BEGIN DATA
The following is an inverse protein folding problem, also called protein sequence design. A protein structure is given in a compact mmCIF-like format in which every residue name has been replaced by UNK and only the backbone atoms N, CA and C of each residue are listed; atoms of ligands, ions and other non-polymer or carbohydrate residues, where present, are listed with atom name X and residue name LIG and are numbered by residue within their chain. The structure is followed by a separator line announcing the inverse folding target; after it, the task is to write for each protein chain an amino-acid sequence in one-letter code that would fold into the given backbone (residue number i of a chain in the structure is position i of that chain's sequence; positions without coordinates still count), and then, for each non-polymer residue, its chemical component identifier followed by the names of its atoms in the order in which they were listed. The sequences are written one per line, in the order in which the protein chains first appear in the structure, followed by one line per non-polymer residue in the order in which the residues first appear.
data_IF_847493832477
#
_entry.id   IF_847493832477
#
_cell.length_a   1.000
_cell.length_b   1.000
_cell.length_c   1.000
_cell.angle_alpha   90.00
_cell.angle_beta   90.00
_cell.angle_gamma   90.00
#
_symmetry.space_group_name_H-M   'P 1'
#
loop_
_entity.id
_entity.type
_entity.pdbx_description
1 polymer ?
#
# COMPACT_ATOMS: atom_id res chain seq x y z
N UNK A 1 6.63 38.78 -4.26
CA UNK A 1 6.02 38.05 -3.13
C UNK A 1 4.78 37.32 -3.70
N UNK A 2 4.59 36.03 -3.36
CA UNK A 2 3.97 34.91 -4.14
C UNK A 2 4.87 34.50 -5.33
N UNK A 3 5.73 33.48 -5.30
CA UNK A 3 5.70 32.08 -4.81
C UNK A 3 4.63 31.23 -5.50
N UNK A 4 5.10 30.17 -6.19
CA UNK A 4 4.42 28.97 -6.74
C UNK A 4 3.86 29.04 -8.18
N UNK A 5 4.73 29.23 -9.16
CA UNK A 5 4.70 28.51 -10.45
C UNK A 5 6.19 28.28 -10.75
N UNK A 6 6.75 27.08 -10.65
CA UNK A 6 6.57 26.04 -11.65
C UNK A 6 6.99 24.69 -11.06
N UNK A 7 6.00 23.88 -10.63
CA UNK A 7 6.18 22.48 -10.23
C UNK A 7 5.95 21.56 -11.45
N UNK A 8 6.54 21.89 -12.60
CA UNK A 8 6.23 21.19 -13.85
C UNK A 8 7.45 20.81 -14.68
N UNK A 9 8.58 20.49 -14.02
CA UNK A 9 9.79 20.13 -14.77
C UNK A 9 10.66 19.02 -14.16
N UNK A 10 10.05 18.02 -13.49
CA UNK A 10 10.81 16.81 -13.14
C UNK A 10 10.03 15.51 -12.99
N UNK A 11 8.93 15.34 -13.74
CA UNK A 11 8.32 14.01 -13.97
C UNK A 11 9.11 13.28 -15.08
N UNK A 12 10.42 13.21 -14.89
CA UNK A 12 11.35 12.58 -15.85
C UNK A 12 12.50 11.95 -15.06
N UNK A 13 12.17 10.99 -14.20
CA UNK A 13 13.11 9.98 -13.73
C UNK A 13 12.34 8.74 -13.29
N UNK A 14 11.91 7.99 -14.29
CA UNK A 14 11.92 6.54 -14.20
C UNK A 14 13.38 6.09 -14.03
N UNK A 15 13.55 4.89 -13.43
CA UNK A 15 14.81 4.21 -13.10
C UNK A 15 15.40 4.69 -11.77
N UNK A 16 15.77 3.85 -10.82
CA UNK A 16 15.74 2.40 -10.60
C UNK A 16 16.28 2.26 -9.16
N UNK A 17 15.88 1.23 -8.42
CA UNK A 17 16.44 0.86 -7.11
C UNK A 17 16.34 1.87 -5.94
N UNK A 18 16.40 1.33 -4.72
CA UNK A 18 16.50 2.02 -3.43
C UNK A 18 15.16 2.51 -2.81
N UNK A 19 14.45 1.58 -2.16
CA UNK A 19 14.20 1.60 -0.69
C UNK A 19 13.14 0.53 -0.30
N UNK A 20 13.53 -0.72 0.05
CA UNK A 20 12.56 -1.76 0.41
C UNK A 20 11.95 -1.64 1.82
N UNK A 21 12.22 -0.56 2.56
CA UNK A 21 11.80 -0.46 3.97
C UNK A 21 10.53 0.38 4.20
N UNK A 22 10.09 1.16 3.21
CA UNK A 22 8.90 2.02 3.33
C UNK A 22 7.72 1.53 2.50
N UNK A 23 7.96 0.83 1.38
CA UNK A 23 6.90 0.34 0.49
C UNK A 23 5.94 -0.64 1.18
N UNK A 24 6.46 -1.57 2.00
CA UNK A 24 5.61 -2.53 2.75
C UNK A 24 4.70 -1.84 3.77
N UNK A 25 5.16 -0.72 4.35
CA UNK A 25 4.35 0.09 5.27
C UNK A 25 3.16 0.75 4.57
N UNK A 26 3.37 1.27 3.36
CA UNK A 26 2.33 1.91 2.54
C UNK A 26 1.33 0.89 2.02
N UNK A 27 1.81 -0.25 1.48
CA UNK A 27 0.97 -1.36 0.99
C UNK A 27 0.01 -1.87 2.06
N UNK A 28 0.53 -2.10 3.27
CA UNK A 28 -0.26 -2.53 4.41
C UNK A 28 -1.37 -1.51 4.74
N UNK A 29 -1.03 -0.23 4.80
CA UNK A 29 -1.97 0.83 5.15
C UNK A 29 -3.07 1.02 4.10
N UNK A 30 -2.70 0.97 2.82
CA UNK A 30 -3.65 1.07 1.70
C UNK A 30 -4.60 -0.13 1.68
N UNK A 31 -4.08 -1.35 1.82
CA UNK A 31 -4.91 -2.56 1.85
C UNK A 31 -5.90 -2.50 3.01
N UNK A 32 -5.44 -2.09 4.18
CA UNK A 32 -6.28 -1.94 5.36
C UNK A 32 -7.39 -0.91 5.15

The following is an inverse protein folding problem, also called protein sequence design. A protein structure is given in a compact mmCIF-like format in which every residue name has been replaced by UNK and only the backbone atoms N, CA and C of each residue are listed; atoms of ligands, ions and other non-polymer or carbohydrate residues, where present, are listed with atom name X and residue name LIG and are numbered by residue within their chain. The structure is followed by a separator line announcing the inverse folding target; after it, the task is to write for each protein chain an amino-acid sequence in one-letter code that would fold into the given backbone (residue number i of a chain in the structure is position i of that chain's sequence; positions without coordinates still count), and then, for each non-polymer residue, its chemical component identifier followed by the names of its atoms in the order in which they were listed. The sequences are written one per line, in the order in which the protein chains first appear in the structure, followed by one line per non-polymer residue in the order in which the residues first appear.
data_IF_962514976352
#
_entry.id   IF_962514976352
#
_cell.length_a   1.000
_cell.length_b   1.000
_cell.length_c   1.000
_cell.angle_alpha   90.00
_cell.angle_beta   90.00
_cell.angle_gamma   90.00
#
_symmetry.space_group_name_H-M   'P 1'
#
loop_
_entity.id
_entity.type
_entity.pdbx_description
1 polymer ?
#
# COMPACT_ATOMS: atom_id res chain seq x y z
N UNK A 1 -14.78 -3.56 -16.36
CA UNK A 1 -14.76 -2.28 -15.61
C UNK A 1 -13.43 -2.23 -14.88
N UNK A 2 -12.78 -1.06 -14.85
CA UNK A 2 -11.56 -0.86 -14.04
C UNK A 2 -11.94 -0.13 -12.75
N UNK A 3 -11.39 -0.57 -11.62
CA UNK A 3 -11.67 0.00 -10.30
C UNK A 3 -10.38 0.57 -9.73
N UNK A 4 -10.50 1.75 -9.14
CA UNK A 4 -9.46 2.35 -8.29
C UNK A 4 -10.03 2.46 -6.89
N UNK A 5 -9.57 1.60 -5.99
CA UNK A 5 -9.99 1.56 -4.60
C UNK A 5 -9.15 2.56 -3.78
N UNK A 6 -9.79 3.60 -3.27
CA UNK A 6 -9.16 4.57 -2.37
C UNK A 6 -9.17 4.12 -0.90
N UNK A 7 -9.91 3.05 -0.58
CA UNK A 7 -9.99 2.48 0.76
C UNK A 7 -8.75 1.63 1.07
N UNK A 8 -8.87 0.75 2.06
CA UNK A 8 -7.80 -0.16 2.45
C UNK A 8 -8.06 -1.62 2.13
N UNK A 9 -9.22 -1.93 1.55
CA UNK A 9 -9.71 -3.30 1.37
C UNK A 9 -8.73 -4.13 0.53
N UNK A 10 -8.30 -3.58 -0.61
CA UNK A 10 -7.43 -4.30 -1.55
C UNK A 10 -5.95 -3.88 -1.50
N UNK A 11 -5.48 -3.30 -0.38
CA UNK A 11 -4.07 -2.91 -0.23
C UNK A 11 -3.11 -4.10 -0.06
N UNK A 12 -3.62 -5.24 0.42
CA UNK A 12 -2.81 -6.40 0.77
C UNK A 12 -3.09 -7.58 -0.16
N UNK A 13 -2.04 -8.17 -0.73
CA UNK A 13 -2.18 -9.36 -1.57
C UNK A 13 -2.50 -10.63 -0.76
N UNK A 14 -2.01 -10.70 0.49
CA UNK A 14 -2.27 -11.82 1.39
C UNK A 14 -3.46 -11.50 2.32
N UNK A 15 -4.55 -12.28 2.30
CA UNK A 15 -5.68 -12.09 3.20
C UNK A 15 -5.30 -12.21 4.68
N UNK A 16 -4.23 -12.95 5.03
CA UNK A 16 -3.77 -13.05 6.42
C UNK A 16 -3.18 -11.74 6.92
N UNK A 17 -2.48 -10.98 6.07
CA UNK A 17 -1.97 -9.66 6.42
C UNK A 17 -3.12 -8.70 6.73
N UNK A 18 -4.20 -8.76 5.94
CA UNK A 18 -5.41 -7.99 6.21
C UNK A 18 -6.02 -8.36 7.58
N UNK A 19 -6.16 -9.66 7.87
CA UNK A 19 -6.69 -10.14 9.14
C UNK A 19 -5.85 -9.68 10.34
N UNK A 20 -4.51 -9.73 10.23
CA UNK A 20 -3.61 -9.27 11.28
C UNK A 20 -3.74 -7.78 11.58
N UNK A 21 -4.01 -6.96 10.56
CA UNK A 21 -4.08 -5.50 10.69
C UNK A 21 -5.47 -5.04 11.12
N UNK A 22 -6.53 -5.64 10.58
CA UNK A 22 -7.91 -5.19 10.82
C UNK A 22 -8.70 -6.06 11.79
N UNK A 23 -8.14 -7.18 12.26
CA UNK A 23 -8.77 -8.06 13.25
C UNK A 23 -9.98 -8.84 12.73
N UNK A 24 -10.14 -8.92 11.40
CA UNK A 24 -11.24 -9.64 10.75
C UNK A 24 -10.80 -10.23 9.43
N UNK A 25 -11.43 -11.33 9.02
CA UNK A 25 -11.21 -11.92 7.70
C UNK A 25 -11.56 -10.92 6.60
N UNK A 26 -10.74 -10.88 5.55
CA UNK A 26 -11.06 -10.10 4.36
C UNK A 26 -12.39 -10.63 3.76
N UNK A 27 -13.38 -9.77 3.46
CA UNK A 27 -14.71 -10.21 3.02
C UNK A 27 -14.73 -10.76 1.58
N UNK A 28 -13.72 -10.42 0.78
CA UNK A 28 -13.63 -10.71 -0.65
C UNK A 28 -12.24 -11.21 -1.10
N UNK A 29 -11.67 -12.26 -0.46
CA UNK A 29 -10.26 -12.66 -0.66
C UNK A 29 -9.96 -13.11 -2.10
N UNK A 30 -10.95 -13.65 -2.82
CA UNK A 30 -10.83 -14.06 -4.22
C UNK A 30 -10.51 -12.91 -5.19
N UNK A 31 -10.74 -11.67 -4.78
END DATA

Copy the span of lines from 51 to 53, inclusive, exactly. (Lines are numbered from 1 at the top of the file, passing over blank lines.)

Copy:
C UNK A 10 10.03 15.51 -12.99
N UNK A 11 8.93 15.34 -13.74
CA UNK A 11 8.32 14.01 -13.97